You can find the light within you. It’s the ounce of hope within. It’s the flicker of inner knowing. It’s the divine spirit you might have felt while observing the redwoods or watching the majestic skies at night. It’s the moment of inspiration, hope and aliveness you feel within yourself. It’s the belief in a new day and a new dawn.

If you’ve ever seen or felt this light within you, you know it’s there. You know you can cultivate it and allow it to shine into the spaces of hurt and loss.

4.Extend the light to those people who crushed your soul.

You may want to withhold your light from the very people who hurt you, robbed you of your childhood or crushed your soul. You may never want to give them your love, affection or attention.

The very people who are hurtful and abusive need the light the most. No, you don’t have to kiss and make up like nothing happened but you can set the intention within to forgive them for all the ways they hurt you. You can extend to them the light of understanding and empathy. You can acknowledge they, too, were hurting and didn’t know what they were doing.

5.Be in communion with the divine.

Your light may come from a divine experience or a spiritual place.

You walk into your house of worship and feel the light. You see the flickering flames of candles, oil lamps and sunlight coming in through the stained-glassed windows of the church.

Whatever your house of worship is, know you can cultivate the light from a divine and spiritual place. Go within, reflect, take inspiration and inspire.

Have a communication and relationship with the divine light you experience.

Walk out of the temple or church each time with the light burning a little stronger.

6.See the light in all.

The light fills the entire world. All you must do is sit and observe it. Even in the middle of the night or when all feels dark, light is there. It fills the earth.

If light is everywhere, the light must be in you. The light must be in the people who hurt you also. The light must be in places of darkness. Learn to see the light in the dark places. Look hard for the light when it’s especially dark. Look for the light in others.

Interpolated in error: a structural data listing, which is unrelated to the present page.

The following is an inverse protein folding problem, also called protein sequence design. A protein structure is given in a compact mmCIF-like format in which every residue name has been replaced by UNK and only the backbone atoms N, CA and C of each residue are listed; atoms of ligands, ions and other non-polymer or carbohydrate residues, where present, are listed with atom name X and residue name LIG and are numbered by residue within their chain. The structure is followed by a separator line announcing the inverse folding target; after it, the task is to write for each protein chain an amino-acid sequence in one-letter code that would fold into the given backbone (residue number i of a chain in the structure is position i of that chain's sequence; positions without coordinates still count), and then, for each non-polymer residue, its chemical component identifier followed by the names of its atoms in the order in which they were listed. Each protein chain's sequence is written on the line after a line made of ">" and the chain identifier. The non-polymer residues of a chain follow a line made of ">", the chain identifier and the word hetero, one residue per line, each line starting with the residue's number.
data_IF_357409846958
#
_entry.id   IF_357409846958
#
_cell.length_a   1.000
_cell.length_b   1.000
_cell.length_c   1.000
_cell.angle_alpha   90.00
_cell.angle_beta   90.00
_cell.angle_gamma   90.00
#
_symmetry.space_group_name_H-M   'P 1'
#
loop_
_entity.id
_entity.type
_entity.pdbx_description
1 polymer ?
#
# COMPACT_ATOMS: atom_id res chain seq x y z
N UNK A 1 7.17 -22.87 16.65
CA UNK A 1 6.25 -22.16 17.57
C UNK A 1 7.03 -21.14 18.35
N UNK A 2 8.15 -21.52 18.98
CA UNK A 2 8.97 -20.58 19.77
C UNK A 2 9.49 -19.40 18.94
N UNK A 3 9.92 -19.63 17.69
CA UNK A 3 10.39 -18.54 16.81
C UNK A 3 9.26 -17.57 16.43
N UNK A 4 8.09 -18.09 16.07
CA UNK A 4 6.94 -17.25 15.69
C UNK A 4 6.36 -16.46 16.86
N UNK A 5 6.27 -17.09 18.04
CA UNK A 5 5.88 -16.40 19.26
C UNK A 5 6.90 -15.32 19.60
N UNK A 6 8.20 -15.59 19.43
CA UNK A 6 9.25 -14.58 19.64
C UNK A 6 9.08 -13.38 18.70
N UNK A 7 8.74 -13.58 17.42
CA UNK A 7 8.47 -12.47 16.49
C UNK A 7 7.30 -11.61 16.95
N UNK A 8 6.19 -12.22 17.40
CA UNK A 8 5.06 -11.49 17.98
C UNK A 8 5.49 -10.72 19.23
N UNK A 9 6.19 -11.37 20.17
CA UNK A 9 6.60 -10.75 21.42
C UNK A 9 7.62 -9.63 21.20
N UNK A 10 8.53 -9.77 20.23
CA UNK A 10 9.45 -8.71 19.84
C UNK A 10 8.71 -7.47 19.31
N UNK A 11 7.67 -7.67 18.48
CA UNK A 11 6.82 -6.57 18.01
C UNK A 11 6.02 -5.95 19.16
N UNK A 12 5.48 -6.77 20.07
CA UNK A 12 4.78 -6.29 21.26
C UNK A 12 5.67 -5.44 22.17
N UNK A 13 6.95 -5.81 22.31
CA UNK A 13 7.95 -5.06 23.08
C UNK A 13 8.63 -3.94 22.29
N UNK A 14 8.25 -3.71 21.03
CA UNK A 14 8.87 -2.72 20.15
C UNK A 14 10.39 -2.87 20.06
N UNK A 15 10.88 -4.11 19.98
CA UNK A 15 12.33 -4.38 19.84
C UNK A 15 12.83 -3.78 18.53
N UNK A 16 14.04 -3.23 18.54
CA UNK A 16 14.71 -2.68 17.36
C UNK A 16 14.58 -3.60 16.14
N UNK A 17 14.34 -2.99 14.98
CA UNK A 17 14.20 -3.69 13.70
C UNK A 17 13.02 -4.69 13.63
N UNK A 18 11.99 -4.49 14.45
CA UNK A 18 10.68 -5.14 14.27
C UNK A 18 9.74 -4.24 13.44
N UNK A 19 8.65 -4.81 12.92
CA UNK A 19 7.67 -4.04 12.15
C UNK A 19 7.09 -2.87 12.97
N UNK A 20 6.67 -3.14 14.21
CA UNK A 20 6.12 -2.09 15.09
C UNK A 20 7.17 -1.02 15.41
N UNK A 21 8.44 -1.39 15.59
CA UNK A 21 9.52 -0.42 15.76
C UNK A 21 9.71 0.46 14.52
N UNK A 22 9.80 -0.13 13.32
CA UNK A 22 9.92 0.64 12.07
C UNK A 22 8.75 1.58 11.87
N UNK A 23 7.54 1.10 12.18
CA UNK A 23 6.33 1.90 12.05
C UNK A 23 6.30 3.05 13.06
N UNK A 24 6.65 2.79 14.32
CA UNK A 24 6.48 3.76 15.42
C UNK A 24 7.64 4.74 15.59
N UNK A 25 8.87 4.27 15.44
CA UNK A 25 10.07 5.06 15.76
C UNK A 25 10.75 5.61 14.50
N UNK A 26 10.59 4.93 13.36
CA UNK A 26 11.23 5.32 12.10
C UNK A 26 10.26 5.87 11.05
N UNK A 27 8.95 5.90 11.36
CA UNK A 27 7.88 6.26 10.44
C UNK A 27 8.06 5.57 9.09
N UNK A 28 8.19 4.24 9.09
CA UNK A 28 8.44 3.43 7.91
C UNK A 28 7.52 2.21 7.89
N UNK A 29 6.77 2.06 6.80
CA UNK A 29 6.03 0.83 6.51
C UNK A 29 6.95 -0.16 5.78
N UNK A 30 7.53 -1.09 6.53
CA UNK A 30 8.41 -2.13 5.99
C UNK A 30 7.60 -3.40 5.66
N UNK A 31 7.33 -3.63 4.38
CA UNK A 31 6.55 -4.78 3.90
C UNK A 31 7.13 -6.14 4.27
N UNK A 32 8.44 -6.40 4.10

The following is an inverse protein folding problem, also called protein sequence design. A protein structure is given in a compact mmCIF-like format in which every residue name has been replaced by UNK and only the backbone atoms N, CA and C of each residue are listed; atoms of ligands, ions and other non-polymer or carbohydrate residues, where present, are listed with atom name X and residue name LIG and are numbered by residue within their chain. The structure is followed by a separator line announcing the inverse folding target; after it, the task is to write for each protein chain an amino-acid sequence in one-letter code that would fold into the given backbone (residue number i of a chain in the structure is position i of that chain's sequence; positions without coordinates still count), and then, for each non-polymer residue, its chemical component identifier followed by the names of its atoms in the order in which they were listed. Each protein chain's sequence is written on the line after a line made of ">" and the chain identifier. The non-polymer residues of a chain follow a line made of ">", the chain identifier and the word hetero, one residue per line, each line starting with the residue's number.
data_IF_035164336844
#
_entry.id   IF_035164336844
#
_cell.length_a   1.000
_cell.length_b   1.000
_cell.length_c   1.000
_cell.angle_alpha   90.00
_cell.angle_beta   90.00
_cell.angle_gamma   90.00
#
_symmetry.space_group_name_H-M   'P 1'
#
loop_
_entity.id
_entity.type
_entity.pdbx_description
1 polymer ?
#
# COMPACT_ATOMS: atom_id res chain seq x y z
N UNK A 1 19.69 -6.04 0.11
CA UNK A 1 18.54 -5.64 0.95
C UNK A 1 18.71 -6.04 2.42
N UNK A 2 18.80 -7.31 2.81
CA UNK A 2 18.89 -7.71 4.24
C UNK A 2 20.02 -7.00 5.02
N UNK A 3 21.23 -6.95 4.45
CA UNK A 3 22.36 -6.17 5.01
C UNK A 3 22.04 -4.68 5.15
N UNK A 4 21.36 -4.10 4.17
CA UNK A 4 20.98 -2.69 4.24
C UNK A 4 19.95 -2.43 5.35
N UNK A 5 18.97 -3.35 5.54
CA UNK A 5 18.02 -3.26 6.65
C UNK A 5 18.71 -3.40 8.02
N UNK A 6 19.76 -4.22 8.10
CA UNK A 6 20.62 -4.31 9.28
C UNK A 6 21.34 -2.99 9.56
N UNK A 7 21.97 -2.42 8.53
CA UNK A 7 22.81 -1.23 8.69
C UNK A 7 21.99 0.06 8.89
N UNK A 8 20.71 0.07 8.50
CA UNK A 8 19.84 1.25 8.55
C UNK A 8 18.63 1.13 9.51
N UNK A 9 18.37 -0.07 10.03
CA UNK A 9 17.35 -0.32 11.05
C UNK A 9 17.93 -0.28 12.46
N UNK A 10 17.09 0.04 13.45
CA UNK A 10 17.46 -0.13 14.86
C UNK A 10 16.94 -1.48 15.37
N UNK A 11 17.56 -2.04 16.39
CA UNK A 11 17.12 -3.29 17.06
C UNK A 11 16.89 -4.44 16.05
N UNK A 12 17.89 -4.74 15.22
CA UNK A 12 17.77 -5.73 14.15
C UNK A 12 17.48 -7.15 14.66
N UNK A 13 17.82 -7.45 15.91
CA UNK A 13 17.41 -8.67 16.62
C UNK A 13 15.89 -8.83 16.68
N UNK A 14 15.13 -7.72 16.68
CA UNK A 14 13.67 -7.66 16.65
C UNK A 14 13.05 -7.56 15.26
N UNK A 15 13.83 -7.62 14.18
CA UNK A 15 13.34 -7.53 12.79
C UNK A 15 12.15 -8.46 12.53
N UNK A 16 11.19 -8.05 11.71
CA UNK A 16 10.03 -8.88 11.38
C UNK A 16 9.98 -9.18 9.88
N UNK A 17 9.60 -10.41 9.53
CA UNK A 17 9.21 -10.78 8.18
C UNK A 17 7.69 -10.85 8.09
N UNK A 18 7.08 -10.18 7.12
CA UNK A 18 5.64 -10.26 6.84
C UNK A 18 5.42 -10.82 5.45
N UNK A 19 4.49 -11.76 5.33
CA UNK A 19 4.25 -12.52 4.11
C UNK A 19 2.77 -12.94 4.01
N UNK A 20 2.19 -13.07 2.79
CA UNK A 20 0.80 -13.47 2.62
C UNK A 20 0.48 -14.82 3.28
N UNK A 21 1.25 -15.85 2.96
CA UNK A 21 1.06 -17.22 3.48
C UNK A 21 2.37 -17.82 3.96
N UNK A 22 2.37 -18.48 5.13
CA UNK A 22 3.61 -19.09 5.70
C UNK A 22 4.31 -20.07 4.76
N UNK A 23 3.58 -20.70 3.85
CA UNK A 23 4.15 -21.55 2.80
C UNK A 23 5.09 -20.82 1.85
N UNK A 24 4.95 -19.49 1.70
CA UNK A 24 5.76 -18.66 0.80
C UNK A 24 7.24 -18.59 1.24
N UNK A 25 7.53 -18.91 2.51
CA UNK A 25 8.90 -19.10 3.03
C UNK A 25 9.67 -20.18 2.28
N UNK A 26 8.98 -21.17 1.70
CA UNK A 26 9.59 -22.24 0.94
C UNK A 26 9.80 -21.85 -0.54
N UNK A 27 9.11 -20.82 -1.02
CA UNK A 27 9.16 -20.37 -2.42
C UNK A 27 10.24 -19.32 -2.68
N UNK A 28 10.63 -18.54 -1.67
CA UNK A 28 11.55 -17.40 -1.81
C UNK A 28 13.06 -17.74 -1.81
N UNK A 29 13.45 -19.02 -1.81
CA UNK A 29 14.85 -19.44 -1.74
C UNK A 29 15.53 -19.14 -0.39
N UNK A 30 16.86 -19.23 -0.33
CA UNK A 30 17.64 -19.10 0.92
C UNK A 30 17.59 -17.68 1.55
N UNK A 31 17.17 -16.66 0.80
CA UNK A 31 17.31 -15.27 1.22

Once you see the light in others, especially the people who hurt you, you can let go of the hurt and move on. The same fabric of light composes you and the people who hurt you. You will more easily forgive and realize your oneness with all.

7.Fill your soul with light.

Spend time each day filling your soul with light.

The light may come from work that brings you joy or work that serves other people.

The light may come from your spiritual practices, like contemplation or prayer.

You may feel the light while playing with your children, cooking a meal or taking a walk.

You may find the light when you choose kindness over hatred or empathy over anger.

When you see or feel the light within you, allow it to fill you. Sit with the light.

8.Extend compassion and empathy to all those around you.

Spread the light from within to all those around you.

Set an intention that the vibration of the light you’re feeling is spreading to those around you who are in pain and hurting.

Be an example in the light. Live your life in the light every day.

If you spiral into darkness one day, seek the light the next day.

Show others it’s acceptable to live in the light, even when you’re in pain.

You can fill the void and the loss with the light.

You can substitute the hardships and struggles with the light.

You can view the misdeeds of others in the light so your anger melts into compassion.

The light allows you to turn hostility to understanding. It helps you stop judging others and instead try to see their perspective.

The light releases grudges and fosters forgiveness.

The light can remove obstacles, cut through the pain, and heal you and those around you.

*Photo credit